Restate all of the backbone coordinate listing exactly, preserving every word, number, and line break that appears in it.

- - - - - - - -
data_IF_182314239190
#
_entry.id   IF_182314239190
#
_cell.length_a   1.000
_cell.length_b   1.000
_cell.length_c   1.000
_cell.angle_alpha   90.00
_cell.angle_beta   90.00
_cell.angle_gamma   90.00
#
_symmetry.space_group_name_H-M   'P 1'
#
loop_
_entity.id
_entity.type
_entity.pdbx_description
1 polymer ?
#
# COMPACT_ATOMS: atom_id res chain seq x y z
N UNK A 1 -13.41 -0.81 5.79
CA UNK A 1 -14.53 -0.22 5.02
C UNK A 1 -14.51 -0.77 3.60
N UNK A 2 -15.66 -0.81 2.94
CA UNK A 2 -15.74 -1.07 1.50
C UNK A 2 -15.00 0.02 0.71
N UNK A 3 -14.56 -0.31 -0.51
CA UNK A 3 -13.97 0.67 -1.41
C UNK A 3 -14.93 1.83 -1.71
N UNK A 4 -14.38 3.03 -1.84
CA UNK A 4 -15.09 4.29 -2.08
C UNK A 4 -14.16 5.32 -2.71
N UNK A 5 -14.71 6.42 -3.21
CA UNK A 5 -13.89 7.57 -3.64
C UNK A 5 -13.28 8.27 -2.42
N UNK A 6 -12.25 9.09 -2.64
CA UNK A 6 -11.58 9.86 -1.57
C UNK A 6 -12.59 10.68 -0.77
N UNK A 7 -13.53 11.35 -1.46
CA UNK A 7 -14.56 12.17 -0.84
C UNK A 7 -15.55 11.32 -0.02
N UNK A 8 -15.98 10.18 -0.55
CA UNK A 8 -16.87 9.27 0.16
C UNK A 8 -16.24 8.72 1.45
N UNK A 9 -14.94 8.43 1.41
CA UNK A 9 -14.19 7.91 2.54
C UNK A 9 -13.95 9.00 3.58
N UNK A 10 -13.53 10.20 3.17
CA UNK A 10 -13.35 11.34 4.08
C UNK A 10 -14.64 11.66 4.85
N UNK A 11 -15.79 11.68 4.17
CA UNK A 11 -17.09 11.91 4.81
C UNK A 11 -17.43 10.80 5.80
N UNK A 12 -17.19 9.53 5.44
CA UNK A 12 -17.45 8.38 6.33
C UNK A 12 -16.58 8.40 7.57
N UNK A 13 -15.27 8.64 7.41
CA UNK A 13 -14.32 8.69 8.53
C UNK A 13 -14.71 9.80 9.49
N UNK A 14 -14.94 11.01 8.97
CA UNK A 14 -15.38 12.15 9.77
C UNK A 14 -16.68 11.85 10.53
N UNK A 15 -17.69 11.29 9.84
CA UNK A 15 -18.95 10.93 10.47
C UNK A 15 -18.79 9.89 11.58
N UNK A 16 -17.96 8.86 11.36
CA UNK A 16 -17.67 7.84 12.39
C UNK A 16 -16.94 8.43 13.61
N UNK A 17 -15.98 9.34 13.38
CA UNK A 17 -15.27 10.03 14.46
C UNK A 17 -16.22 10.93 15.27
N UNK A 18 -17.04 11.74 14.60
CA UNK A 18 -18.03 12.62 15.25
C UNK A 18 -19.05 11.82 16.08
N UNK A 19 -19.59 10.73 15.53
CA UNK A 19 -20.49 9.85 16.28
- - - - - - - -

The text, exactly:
data_IF_182314239190
#
_entry.id   IF_182314239190
#
_cell.length_a   1.000
_cell.length_b   1.000
_cell.length_c   1.000
_cell.angle_alpha   90.00
_cell.angle_beta   90.00
_cell.angle_gamma   90.00
#
_symmetry.space_group_name_H-M   'P 1'
#
loop_
_entity.id
_entity.type
_entity.pdbx_description
1 polymer ?
#
# COMPACT_ATOMS: atom_id res chain seq x y z
N UNK A 1 -13.41 -0.81 5.79
CA UNK A 1 -14.53 -0.22 5.02
C UNK A 1 -14.51 -0.77 3.60
N UNK A 2 -15.66 -0.81 2.94
CA UNK A 2 -15.74 -1.07 1.50
C UNK A 2 -15.00 0.02 0.71
N UNK A 3 -14.56 -0.31 -0.51
CA UNK A 3 -13.97 0.67 -1.41
C UNK A 3 -14.93 1.83 -1.71
N UNK A 4 -14.38 3.03 -1.84
CA UNK A 4 -15.09 4.29 -2.08
C UNK A 4 -14.16 5.32 -2.71
N UNK A 5 -14.71 6.42 -3.21
CA UNK A 5 -13.89 7.57 -3.64
C UNK A 5 -13.28 8.27 -2.42
N UNK A 6 -12.25 9.09 -2.64
CA UNK A 6 -11.58 9.86 -1.57
C UNK A 6 -12.59 10.68 -0.77
N UNK A 7 -13.53 11.35 -1.46
CA UNK A 7 -14.56 12.17 -0.84
C UNK A 7 -15.55 11.32 -0.02
N UNK A 8 -15.98 10.18 -0.55
CA UNK A 8 -16.87 9.27 0.16
C UNK A 8 -16.24 8.72 1.45
N UNK A 9 -14.94 8.43 1.41
CA UNK A 9 -14.19 7.91 2.54
C UNK A 9 -13.95 9.00 3.58
N UNK A 10 -13.53 10.20 3.17
CA UNK A 10 -13.35 11.34 4.08
C UNK A 10 -14.64 11.66 4.85
N UNK A 11 -15.79 11.68 4.17
CA UNK A 11 -17.09 11.91 4.81
C UNK A 11 -17.43 10.80 5.80
N UNK A 12 -17.19 9.53 5.44
CA UNK A 12 -17.45 8.38 6.33
C UNK A 12 -16.58 8.40 7.57
N UNK A 13 -15.27 8.64 7.41
CA UNK A 13 -14.32 8.69 8.53
C UNK A 13 -14.71 9.80 9.49
N UNK A 14 -14.94 11.01 8.97
CA UNK A 14 -15.38 12.15 9.77
C UNK A 14 -16.68 11.85 10.53
N UNK A 15 -17.69 11.29 9.84
CA UNK A 15 -18.95 10.93 10.47
C UNK A 15 -18.79 9.89 11.58
N UNK A 16 -17.96 8.86 11.36
CA UNK A 16 -17.67 7.84 12.39
C UNK A 16 -16.94 8.43 13.61
N UNK A 17 -15.98 9.34 13.38
CA UNK A 17 -15.27 10.03 14.46
C UNK A 17 -16.22 10.93 15.27
N UNK A 18 -17.04 11.74 14.60
CA UNK A 18 -18.03 12.62 15.25
C UNK A 18 -19.05 11.82 16.08
N UNK A 19 -19.59 10.73 15.53
CA UNK A 19 -20.49 9.85 16.28